Figure 3: fMRI results of the comparative analyses of ordinal and cardinal trials in the TEST and CONTROL tasks.
Figure 3

(a) The left posterior parietal cortex was activated more strongly in ordinal than in cardinal trials for both the TEST and CONTROL tasks (conjunction on a two-sample t-test with peak threshold P < 0.001 (uncorrected)). (b) The left striatum was activated more strongly in the ordinal trials than in the cardinal trials in only the TEST task (one-sample I-test with peak threshold P < 0.001 (uncorrected) and cluster threshold P < 0.001 (uncorrected)). **P < 0.01 in paired t-test. Error bars indicate the standard error of mean. We used uncorrected height (peak-level) and extent (cluster-level) thresholds of P < 0.001 for visualizing second-level group analyses.

Discussion

Subjects tended to report higher values from a given input when they use an ordinal scale rather than a cardinal scale. The pattern is the same for evaluating happiness from monetary gain and for perception of visual stimulus. We uncovered this overstatement bias with the ordinal scale for the first time in a controlled experimental setting.

At the neural level, we found common activities in the posterior parietal area and visual area for ordinal and cardinal reporting methods. The activations were enhanced during ordinal scaling. Previous cognitive psychology studies have demonstrated that parietal areas are involved in numerical perception and processing4,5,7,8. For example, the posterior parietal area was involved in judging the number of items (cardinal feature of numbers) and the order of numerical digits (ordinal feature of numbers)9. The PPC is also known to translate sensory signals conveying information about space, time, and numbers into a common magnitude that can be processed by the prefrontal area and basal ganglia10. In this study, the PPC was activated during ordinal and cardinal response-formation and in both happiness and visual perception tasks. This finding is consistent with the roles of the PPC in general numerical processing and scaling, independent of the modality of objects.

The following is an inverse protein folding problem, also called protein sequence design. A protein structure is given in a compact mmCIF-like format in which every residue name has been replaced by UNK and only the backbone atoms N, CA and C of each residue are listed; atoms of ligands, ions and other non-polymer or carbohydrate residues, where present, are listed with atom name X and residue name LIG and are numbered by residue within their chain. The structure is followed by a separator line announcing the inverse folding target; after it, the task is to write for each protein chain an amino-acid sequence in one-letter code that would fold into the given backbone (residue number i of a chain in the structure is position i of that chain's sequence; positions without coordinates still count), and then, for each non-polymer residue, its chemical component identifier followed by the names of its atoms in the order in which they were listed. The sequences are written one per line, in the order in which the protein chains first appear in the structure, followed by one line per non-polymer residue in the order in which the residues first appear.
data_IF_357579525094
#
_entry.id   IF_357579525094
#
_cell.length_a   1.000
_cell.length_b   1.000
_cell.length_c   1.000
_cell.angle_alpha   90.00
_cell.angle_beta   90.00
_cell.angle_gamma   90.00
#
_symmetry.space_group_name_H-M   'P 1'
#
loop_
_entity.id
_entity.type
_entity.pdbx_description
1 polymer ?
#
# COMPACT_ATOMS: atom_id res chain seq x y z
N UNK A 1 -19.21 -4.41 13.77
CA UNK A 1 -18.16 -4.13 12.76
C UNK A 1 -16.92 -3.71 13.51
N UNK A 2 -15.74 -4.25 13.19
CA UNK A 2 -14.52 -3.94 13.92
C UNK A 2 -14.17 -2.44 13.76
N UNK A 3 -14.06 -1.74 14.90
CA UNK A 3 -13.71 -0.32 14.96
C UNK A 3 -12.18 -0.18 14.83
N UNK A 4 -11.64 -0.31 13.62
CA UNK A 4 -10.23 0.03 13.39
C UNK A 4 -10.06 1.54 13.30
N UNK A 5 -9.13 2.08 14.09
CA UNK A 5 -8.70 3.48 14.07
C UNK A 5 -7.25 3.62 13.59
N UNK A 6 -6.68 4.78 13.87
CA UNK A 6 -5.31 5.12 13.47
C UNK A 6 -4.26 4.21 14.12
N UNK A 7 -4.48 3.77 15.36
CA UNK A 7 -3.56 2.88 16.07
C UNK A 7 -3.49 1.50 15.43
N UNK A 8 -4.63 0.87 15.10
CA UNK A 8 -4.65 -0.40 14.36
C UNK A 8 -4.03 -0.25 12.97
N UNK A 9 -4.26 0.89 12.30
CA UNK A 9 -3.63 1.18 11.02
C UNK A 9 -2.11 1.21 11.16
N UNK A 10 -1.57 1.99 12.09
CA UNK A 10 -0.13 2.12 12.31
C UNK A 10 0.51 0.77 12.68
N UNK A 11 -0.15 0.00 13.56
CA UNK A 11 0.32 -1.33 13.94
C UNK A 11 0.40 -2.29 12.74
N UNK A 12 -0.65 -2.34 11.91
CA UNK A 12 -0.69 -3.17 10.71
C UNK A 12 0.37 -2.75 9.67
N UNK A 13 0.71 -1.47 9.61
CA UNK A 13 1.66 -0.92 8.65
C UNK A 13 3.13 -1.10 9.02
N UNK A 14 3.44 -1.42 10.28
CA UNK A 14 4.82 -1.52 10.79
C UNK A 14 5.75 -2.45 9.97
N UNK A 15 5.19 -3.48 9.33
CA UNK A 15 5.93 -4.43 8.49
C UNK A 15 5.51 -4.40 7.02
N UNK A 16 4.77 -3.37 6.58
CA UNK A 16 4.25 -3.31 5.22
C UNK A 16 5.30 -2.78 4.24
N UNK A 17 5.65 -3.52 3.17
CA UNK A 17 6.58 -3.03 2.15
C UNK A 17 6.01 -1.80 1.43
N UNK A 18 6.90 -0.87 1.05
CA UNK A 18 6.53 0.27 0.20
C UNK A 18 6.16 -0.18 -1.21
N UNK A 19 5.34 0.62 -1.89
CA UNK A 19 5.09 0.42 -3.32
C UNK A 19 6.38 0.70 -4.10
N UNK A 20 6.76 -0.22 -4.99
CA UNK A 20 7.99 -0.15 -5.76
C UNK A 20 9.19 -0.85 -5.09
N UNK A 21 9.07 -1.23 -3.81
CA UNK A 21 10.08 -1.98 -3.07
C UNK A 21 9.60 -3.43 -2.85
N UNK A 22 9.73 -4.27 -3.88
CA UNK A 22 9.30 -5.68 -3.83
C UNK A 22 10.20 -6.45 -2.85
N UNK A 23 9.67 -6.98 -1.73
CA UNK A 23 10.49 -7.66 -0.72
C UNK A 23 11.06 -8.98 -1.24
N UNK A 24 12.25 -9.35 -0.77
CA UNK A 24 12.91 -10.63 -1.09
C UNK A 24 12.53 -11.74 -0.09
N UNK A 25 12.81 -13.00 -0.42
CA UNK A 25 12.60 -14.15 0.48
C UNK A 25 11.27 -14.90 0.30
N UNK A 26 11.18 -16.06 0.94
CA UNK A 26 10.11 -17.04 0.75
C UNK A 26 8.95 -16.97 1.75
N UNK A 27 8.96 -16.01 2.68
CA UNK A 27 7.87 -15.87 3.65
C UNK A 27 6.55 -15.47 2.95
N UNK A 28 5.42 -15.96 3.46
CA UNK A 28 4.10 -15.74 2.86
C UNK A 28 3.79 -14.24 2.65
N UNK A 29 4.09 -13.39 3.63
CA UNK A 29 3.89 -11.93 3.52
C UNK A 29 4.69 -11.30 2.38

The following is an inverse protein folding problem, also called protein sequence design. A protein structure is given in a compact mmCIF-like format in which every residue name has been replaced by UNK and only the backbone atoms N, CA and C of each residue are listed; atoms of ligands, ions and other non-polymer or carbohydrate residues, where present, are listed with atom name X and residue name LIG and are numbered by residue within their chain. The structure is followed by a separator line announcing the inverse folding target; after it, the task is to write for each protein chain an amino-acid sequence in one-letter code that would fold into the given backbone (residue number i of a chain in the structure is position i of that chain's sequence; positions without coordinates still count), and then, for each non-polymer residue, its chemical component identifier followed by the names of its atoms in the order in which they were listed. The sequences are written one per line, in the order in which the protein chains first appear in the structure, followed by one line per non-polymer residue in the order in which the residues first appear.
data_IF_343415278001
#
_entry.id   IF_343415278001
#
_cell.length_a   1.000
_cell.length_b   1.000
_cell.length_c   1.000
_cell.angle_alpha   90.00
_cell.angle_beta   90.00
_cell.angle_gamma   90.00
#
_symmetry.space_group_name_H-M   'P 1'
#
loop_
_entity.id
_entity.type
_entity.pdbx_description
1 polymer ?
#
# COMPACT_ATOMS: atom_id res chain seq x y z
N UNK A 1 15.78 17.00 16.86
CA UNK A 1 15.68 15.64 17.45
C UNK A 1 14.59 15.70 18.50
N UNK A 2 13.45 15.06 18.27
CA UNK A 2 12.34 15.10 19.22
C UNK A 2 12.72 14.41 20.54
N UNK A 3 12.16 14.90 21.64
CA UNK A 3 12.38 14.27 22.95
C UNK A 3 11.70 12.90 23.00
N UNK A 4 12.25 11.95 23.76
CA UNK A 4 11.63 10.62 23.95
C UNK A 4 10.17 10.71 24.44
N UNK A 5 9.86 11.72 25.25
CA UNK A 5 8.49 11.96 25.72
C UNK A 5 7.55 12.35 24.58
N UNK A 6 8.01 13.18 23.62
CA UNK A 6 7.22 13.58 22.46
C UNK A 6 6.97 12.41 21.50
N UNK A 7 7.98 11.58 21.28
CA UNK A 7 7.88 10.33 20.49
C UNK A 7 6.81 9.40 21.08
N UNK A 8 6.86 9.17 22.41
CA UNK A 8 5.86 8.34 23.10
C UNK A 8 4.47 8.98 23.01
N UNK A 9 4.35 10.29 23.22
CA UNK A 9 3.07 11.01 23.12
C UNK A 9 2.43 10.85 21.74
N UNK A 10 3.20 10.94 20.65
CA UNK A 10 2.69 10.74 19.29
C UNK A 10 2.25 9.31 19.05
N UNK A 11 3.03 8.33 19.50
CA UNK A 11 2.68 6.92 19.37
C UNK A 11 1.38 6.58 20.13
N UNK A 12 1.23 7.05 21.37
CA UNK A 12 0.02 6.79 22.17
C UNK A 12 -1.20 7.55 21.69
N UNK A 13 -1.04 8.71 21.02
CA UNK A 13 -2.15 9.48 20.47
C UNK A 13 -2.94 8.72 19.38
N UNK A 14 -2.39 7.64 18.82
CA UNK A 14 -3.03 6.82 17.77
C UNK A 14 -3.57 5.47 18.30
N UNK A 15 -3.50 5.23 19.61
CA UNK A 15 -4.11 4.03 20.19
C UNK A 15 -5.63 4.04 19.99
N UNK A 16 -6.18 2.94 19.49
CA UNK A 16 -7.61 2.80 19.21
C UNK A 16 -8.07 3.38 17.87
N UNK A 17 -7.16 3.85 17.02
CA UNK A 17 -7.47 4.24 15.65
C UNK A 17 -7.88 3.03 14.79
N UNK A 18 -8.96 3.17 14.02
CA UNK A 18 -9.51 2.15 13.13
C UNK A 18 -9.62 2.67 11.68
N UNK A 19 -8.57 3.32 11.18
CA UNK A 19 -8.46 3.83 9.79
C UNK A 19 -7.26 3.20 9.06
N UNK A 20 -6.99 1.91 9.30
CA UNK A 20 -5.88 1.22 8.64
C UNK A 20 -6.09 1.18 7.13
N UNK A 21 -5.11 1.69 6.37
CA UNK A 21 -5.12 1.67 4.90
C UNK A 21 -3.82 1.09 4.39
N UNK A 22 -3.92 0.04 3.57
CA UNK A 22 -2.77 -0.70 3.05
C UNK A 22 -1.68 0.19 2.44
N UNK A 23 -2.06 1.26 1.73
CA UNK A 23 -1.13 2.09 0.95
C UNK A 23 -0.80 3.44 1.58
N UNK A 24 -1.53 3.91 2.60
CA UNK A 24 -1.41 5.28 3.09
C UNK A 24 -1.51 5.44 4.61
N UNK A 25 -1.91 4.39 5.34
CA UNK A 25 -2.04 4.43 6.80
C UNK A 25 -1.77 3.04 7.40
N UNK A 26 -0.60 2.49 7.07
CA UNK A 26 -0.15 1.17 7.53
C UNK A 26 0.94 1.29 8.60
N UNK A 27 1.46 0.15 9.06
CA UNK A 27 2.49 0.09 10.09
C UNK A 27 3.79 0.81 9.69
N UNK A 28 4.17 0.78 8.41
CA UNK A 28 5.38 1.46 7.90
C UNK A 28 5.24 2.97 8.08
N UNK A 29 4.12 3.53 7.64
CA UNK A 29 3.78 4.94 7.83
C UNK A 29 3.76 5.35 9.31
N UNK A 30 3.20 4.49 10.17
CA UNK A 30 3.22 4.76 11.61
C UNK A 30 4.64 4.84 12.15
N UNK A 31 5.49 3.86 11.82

Our finding of greater activation during ordinal response-formation than during cardinal response-formation can be interpreted in two main ways. First, PPC activation during ordinal trials would reflect that the subjects formulated their responses with greater reference to past reports to maintain consistency. Because the ordinal scale is smaller, it restricts subjects more sharply when they try to maintain consistency over a series of reports. Some previous studies argue that parietal areas are involved in processing numbers. However, these studies failed to separate the effect of comparing numerical stimuli from processing numbers, because these studies involved comparing numbers of objects9,11,12. Hence, it is plausible that the greater effect of the comparisons would result in greater activation of the PPC during an ordinal trial.